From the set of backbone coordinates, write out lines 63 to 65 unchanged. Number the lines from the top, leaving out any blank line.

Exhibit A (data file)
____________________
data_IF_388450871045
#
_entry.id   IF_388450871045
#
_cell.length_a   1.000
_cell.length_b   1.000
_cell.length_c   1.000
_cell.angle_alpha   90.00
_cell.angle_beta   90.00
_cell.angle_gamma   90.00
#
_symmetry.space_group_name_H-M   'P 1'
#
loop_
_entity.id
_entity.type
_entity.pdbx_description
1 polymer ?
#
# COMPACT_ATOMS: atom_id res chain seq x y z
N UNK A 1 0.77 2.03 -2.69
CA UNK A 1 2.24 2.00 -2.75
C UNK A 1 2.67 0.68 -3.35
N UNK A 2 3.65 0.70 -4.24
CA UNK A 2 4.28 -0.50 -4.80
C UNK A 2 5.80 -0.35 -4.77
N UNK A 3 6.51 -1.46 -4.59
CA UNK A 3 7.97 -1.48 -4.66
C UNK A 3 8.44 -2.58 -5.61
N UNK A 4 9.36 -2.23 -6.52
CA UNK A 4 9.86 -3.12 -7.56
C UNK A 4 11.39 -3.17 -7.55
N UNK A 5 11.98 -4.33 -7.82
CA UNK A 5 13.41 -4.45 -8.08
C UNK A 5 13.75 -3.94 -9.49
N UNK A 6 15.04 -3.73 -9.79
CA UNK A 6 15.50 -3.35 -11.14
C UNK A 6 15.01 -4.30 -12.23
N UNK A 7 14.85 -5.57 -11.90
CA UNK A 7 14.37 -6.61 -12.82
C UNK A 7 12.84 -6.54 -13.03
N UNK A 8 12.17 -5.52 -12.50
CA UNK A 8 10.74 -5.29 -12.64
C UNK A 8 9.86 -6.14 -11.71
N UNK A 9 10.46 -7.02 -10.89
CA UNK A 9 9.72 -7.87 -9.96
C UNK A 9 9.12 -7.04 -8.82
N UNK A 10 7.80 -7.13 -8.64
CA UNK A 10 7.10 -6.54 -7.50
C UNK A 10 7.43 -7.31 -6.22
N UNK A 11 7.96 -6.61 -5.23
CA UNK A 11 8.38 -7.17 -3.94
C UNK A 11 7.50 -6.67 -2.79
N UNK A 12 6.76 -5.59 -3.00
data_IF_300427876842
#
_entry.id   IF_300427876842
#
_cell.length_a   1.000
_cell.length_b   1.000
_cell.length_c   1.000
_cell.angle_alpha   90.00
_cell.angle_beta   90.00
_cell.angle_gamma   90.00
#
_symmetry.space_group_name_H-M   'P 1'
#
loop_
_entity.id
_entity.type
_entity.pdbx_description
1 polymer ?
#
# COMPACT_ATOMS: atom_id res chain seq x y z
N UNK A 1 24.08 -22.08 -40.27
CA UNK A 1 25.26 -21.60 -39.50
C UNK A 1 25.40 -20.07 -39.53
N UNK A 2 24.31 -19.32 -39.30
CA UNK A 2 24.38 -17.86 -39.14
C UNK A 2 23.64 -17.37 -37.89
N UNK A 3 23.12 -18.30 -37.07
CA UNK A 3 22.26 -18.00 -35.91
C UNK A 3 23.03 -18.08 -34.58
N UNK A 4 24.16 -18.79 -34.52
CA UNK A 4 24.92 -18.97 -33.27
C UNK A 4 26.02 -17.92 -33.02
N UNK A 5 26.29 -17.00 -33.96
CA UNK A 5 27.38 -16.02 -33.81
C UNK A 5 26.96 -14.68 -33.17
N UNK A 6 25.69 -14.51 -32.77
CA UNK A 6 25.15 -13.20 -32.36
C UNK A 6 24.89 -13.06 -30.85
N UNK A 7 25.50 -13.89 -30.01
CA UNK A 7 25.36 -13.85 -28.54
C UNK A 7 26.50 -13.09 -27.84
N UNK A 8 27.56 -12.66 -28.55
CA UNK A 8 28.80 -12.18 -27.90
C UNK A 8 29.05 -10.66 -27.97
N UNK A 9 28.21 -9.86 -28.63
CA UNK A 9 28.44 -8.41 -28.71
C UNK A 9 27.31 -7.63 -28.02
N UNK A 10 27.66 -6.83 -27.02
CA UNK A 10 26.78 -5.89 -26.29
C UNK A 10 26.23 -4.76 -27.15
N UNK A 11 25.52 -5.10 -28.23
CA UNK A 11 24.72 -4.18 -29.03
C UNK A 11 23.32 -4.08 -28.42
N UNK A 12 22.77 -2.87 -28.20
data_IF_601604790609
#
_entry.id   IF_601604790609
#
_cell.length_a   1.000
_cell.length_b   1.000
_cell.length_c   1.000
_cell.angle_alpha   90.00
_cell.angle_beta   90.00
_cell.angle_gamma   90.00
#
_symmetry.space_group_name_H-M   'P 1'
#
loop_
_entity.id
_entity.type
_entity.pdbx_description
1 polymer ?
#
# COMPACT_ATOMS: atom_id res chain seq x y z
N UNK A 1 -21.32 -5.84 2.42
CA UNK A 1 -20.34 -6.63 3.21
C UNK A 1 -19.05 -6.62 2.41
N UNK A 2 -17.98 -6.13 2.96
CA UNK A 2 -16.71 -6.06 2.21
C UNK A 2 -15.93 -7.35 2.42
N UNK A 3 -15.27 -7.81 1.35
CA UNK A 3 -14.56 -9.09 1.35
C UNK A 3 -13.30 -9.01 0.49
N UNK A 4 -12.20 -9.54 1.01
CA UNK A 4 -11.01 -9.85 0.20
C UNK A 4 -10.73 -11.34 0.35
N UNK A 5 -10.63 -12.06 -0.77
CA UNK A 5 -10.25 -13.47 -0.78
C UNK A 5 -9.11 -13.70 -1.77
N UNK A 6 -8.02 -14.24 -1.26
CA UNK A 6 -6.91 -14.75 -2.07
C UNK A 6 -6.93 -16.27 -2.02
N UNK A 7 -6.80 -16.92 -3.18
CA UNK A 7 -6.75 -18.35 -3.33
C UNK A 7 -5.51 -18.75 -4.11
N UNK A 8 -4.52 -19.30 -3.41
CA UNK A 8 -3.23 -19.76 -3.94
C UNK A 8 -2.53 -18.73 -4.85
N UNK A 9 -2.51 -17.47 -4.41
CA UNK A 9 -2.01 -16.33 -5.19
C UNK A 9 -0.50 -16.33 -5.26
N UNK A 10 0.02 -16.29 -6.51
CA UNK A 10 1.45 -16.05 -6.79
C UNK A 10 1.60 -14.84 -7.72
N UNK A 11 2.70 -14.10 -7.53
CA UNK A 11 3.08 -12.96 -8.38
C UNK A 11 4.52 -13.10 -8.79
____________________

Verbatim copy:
_cell.angle_beta   90.00
_cell.angle_gamma   90.00
#